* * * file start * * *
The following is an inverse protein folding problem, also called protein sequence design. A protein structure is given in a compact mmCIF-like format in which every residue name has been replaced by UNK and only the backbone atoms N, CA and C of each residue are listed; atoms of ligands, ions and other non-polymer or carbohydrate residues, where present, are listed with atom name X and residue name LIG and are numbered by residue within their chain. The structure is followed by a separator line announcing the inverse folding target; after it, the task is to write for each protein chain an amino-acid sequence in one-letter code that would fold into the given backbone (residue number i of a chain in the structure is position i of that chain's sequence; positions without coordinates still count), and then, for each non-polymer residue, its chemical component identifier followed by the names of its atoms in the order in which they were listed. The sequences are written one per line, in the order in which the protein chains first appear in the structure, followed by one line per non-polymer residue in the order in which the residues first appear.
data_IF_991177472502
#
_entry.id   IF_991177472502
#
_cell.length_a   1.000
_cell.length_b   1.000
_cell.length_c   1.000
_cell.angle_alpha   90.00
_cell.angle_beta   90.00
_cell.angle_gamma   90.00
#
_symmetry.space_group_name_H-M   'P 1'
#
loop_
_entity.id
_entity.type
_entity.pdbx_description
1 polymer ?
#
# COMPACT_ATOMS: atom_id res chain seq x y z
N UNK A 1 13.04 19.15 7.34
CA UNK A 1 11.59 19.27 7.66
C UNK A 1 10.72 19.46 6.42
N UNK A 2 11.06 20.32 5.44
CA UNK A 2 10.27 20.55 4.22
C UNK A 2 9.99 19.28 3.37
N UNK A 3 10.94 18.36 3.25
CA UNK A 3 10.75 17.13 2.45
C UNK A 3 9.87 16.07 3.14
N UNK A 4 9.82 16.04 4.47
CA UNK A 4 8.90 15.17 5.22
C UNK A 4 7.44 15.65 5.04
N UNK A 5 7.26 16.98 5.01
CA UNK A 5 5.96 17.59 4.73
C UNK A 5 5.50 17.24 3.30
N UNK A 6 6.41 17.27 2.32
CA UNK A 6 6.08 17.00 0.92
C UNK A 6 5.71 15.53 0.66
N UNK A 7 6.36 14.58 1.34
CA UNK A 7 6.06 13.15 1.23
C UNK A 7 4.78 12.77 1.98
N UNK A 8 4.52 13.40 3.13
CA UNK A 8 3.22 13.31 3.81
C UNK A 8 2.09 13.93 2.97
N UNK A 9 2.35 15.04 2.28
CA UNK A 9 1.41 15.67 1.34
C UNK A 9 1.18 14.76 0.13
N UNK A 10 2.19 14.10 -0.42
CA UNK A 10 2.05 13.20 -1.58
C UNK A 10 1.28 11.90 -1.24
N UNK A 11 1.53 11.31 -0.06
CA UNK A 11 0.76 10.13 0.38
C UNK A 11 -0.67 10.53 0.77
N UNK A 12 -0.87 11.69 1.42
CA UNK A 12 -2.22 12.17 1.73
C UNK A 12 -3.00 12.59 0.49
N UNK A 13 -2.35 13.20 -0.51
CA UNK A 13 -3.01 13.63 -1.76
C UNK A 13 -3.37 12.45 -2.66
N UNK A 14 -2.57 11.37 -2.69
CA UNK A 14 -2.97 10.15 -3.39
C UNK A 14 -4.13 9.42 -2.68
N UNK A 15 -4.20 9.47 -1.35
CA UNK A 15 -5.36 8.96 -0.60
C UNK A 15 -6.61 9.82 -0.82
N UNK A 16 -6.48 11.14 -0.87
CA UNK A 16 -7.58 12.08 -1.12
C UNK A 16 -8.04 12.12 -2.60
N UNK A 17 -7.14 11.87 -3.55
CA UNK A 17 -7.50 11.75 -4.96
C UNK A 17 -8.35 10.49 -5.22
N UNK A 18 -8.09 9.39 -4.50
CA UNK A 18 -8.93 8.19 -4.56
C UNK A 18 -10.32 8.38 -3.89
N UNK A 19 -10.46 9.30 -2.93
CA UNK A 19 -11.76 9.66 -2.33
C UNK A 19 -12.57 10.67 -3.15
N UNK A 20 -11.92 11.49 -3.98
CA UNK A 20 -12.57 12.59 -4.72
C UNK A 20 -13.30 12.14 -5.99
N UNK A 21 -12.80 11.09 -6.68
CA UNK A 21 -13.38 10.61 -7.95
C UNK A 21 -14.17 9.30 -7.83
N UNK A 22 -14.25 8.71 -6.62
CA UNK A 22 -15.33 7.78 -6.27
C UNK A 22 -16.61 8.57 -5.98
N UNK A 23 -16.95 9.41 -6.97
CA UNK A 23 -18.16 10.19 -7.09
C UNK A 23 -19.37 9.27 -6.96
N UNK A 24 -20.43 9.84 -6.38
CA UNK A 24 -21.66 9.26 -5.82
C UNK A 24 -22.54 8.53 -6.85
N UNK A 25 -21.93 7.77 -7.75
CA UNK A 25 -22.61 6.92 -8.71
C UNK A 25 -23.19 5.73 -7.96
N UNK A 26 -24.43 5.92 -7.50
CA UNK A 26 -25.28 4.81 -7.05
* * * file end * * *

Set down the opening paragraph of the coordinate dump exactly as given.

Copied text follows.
The following is an inverse protein folding problem, also called protein sequence design. A protein structure is given in a compact mmCIF-like format in which every residue name has been replaced by UNK and only the backbone atoms N, CA and C of each residue are listed; atoms of ligands, ions and other non-polymer or carbohydrate residues, where present, are listed with atom name X and residue name LIG and are numbered by residue within their chain. The structure is followed by a separator line announcing the inverse folding target; after it, the task is to write for each protein chain an amino-acid sequence in one-letter code that would fold into the given backbone (residue number i of a chain in the structure is position i of that chain's sequence; positions without coordinates still count), and then, for each non-polymer residue, its chemical component identifier followed by the names of its atoms in the order in which they were listed. The sequences are written one per line, in the order in which the protein chains first appear in the structure, followed by one line per non-polymer residue in the order in which the residues first appear.